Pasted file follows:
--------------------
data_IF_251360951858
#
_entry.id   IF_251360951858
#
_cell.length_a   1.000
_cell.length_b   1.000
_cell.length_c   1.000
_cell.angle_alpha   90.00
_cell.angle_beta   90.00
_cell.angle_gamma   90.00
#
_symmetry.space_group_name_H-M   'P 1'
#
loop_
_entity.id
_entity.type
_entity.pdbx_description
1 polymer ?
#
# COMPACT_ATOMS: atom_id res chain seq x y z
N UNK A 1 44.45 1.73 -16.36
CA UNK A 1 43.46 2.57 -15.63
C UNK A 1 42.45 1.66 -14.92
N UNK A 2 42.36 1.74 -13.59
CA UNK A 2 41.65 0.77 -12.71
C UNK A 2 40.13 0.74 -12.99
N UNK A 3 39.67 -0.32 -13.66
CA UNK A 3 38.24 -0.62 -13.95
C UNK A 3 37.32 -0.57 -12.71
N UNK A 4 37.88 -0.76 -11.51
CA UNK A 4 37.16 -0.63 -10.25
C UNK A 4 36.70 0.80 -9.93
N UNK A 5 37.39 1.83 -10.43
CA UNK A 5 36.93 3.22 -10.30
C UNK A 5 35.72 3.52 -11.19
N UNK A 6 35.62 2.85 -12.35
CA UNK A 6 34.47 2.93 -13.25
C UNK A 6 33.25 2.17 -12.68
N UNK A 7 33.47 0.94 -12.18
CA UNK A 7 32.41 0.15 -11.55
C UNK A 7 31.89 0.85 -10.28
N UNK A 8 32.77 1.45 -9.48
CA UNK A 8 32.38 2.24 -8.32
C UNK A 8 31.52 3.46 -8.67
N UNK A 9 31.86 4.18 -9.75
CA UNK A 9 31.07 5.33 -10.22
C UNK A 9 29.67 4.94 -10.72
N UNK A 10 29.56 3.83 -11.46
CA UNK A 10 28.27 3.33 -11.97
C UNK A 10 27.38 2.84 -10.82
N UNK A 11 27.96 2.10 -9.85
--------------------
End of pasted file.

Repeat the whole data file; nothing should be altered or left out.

data_IF_251360951858
#
_entry.id   IF_251360951858
#
_cell.length_a   1.000
_cell.length_b   1.000
_cell.length_c   1.000
_cell.angle_alpha   90.00
_cell.angle_beta   90.00
_cell.angle_gamma   90.00
#
_symmetry.space_group_name_H-M   'P 1'
#
loop_
_entity.id
_entity.type
_entity.pdbx_description
1 polymer ?
#
# COMPACT_ATOMS: atom_id res chain seq x y z
N UNK A 1 44.45 1.73 -16.36
CA UNK A 1 43.46 2.57 -15.63
C UNK A 1 42.45 1.66 -14.92
N UNK A 2 42.36 1.74 -13.59
CA UNK A 2 41.65 0.77 -12.71
C UNK A 2 40.13 0.74 -12.99
N UNK A 3 39.67 -0.32 -13.66
CA UNK A 3 38.24 -0.62 -13.95
C UNK A 3 37.32 -0.57 -12.71
N UNK A 4 37.88 -0.76 -11.51
CA UNK A 4 37.16 -0.63 -10.25
C UNK A 4 36.70 0.80 -9.93
N UNK A 5 37.39 1.83 -10.43
CA UNK A 5 36.93 3.22 -10.30
C UNK A 5 35.72 3.52 -11.19
N UNK A 6 35.62 2.85 -12.35
CA UNK A 6 34.47 2.93 -13.25
C UNK A 6 33.25 2.17 -12.68
N UNK A 7 33.47 0.94 -12.18
CA UNK A 7 32.41 0.15 -11.55
C UNK A 7 31.89 0.85 -10.28
N UNK A 8 32.77 1.45 -9.48
CA UNK A 8 32.38 2.24 -8.32
C UNK A 8 31.52 3.46 -8.67
N UNK A 9 31.86 4.18 -9.75
CA UNK A 9 31.07 5.33 -10.22
C UNK A 9 29.67 4.94 -10.72
N UNK A 10 29.56 3.83 -11.46
CA UNK A 10 28.27 3.33 -11.97
C UNK A 10 27.38 2.84 -10.82
N UNK A 11 27.96 2.10 -9.85